Today, in the subway station in Rockefeller Center, I reached into my coat pocket and pulled out two objects: my New York MetroCard, and a ticket for the Paris Métro. For an instant, I was unsure which one to use. As I tried to orient myself, hoards of commuters whipping past, it dawned on me: this is my life now. Paris on Sunday; New York on Monday.
Before I bought a place in Paris, I would visit biannually in spring and fall. These trips punctuated my year. I’d plan for weeks—shop for new outfits, start packing way ahead. When I’d arrive, a transformation would take place. Dollars would get swapped for euros in my wallet, a rental phone would be activated, and—flick!—my Paris self switched on. But now that I’m returning about every six weeks, it seems the switch is always on. Euro coins jangle together with their US cousins in the bottom of my purse, and yes, occasionally I forget which metro system I’m riding.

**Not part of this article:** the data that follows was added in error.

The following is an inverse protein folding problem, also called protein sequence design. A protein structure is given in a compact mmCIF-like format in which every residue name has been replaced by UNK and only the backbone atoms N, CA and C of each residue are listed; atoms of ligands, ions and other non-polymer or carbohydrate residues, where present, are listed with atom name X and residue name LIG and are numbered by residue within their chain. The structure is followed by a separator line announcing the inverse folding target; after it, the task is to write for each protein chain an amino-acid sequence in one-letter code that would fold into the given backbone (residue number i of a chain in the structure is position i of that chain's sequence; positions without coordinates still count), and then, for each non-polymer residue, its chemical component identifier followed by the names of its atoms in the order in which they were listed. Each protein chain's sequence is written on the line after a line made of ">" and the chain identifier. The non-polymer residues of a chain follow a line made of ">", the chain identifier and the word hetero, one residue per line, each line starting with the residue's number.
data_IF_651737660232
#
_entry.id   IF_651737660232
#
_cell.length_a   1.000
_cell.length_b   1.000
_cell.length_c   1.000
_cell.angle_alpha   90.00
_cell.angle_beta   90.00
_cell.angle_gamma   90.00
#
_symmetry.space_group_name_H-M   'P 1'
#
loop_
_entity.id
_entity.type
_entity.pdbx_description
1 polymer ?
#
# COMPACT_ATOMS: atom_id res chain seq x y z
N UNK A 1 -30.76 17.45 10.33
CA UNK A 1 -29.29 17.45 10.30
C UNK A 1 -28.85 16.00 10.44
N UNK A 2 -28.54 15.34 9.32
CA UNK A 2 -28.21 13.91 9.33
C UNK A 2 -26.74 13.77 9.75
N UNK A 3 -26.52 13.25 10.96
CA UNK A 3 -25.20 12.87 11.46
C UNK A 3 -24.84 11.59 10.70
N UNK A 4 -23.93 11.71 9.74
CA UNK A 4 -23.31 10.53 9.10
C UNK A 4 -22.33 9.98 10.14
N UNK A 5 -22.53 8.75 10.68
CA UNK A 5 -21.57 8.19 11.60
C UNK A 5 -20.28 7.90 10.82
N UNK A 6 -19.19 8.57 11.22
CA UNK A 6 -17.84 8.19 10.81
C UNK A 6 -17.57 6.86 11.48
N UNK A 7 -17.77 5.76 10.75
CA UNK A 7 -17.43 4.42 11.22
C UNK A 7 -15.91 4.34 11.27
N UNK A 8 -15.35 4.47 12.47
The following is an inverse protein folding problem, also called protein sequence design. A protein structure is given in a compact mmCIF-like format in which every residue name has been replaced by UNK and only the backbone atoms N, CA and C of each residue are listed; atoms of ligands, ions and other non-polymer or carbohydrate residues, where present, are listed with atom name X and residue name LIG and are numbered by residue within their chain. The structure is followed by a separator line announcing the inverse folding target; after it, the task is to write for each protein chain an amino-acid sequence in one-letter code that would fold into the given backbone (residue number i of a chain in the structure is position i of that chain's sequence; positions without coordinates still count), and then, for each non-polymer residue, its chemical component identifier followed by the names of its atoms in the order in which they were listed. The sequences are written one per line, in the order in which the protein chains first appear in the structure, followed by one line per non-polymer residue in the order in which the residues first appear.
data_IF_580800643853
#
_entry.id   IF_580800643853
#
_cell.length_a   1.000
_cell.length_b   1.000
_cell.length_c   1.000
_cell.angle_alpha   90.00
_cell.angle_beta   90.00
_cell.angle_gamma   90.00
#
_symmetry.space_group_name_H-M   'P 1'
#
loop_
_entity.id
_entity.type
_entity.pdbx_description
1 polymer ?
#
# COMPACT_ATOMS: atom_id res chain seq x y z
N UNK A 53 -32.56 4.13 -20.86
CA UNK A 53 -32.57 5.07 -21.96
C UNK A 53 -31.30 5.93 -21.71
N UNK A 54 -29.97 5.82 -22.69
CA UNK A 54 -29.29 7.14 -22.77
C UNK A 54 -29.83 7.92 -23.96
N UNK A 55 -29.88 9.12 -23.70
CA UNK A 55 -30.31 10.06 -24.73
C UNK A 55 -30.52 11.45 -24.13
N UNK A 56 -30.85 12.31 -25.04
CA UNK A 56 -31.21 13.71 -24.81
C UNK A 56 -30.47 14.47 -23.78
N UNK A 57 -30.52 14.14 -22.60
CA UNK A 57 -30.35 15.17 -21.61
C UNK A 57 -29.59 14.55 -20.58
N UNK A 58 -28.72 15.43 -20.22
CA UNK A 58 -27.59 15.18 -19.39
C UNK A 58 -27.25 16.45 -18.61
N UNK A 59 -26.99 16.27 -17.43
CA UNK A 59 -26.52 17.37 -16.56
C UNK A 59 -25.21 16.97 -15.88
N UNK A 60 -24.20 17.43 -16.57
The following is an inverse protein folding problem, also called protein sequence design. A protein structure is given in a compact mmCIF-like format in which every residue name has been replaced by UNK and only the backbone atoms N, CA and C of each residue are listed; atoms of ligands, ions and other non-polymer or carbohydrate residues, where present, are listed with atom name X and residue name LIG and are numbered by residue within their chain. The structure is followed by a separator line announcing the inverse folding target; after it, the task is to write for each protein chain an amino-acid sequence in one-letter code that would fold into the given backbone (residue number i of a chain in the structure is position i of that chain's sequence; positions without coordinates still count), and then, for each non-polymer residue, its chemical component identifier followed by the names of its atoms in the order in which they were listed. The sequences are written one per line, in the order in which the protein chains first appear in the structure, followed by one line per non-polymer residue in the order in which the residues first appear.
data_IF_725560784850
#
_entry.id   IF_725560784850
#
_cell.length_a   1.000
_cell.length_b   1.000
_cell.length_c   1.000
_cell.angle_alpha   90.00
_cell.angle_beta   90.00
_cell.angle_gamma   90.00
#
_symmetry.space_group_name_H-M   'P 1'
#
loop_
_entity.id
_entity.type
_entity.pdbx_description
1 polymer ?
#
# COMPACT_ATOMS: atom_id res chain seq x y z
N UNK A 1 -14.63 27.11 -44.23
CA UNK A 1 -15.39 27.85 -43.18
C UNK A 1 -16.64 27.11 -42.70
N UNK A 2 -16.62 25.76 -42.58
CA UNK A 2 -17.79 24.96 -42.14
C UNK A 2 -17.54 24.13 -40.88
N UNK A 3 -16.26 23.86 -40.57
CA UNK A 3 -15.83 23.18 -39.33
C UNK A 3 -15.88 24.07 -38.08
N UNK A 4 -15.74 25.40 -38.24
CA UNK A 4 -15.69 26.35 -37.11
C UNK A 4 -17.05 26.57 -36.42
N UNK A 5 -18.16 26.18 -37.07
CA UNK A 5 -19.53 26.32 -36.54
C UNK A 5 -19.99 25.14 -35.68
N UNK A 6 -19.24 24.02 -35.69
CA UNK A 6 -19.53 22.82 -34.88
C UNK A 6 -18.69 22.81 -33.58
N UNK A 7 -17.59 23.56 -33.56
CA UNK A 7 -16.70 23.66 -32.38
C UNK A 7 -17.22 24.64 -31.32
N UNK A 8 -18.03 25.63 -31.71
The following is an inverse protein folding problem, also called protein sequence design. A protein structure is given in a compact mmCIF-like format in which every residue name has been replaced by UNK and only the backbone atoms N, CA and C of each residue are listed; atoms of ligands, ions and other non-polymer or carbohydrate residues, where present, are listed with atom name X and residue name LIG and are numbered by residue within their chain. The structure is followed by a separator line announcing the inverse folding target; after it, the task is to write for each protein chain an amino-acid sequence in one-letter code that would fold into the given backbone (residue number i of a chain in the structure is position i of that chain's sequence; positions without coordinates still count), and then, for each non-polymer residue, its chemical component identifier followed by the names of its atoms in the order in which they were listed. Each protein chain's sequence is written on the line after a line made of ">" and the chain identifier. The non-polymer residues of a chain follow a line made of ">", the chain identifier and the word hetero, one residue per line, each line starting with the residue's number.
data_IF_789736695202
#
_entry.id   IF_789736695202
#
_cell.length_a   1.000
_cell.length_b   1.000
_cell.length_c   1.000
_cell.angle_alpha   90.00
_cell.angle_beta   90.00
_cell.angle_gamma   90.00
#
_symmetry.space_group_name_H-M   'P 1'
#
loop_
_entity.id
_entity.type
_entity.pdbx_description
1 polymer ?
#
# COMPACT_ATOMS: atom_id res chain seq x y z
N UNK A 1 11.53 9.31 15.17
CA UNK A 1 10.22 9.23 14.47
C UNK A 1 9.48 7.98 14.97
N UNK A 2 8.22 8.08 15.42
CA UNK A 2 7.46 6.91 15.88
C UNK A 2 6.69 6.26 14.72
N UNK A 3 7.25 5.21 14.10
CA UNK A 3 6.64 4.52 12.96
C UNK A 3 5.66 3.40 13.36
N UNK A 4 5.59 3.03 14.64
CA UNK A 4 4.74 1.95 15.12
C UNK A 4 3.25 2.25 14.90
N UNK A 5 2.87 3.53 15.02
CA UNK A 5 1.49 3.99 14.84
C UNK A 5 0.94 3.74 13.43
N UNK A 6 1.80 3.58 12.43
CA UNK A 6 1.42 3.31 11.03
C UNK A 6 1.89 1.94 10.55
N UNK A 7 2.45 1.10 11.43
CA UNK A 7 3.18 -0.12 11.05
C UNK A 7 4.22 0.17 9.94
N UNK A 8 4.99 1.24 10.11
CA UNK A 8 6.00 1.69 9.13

The biggest shift is that Paris no longer feels foreign; I no longer need time to adjust to it when I arrive. Part of me is always in both places now, like a time traveler carrying on two lives simultaneously, two alternate realities, two possibilities—continually connected by Facebook, to-do lists, party plans, projects. I float between my two cities seamlessly, effortlessly. Like getting on the train at 14th Street and exiting at Rue des Boulets.
Wouldn’t that be something – if you actually COULD get on the NYC subway and exit in the Paris métro? Who needs Scotty to beam you up?